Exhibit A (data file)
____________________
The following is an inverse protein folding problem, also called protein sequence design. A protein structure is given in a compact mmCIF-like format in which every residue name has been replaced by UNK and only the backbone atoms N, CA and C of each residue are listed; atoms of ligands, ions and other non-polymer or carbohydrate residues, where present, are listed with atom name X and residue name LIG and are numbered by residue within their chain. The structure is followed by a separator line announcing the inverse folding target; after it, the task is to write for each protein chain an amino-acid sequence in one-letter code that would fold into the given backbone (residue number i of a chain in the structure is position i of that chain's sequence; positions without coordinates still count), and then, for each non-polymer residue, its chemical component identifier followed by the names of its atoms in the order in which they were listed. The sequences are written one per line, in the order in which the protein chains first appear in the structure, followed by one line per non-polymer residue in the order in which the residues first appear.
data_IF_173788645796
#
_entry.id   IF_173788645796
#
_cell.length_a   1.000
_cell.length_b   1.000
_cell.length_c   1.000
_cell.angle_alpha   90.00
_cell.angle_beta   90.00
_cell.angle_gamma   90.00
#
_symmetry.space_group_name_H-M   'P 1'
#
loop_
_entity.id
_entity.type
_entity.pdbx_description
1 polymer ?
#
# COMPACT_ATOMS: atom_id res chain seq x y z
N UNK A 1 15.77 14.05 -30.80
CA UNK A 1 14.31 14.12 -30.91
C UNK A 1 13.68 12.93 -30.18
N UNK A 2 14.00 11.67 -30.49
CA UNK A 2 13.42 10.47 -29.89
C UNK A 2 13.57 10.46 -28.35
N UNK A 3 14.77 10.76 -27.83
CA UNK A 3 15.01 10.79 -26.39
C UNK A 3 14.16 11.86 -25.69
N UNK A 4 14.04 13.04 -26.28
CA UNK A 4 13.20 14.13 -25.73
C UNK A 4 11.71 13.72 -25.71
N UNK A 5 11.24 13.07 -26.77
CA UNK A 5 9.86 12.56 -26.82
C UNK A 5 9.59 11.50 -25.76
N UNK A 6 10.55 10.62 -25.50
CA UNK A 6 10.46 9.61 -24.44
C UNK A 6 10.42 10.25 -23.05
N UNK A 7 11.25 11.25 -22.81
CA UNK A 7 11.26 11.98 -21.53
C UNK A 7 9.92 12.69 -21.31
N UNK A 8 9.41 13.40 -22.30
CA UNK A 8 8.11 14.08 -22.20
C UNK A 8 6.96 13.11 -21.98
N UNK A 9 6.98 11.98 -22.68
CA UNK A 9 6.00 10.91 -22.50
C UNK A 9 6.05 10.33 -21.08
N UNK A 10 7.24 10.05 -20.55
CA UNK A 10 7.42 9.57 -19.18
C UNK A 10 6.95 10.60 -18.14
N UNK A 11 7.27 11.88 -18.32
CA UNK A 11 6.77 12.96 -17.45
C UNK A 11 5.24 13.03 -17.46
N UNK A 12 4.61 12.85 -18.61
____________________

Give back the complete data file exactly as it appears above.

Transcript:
The following is an inverse protein folding problem, also called protein sequence design. A protein structure is given in a compact mmCIF-like format in which every residue name has been replaced by UNK and only the backbone atoms N, CA and C of each residue are listed; atoms of ligands, ions and other non-polymer or carbohydrate residues, where present, are listed with atom name X and residue name LIG and are numbered by residue within their chain. The structure is followed by a separator line announcing the inverse folding target; after it, the task is to write for each protein chain an amino-acid sequence in one-letter code that would fold into the given backbone (residue number i of a chain in the structure is position i of that chain's sequence; positions without coordinates still count), and then, for each non-polymer residue, its chemical component identifier followed by the names of its atoms in the order in which they were listed. The sequences are written one per line, in the order in which the protein chains first appear in the structure, followed by one line per non-polymer residue in the order in which the residues first appear.
data_IF_173788645796
#
_entry.id   IF_173788645796
#
_cell.length_a   1.000
_cell.length_b   1.000
_cell.length_c   1.000
_cell.angle_alpha   90.00
_cell.angle_beta   90.00
_cell.angle_gamma   90.00
#
_symmetry.space_group_name_H-M   'P 1'
#
loop_
_entity.id
_entity.type
_entity.pdbx_description
1 polymer ?
#
# COMPACT_ATOMS: atom_id res chain seq x y z
N UNK A 1 15.77 14.05 -30.80
CA UNK A 1 14.31 14.12 -30.91
C UNK A 1 13.68 12.93 -30.18
N UNK A 2 14.00 11.67 -30.49
CA UNK A 2 13.42 10.47 -29.89
C UNK A 2 13.57 10.46 -28.35
N UNK A 3 14.77 10.76 -27.83
CA UNK A 3 15.01 10.79 -26.39
C UNK A 3 14.16 11.86 -25.69
N UNK A 4 14.04 13.04 -26.28
CA UNK A 4 13.20 14.13 -25.73
C UNK A 4 11.71 13.72 -25.71
N UNK A 5 11.24 13.07 -26.77
CA UNK A 5 9.86 12.56 -26.82
C UNK A 5 9.59 11.50 -25.76
N UNK A 6 10.55 10.62 -25.50
CA UNK A 6 10.46 9.61 -24.44
C UNK A 6 10.42 10.25 -23.05
N UNK A 7 11.25 11.25 -22.81
CA UNK A 7 11.26 11.98 -21.53
C UNK A 7 9.92 12.69 -21.31
N UNK A 8 9.41 13.40 -22.30
CA UNK A 8 8.11 14.08 -22.20
C UNK A 8 6.96 13.11 -21.98
N UNK A 9 6.98 11.98 -22.68
CA UNK A 9 6.00 10.91 -22.50
C UNK A 9 6.05 10.33 -21.08
N UNK A 10 7.24 10.05 -20.55
CA UNK A 10 7.42 9.57 -19.18
C UNK A 10 6.95 10.60 -18.14
N UNK A 11 7.27 11.88 -18.32
CA UNK A 11 6.77 12.96 -17.45
C UNK A 11 5.24 13.03 -17.46
N UNK A 12 4.61 12.85 -18.61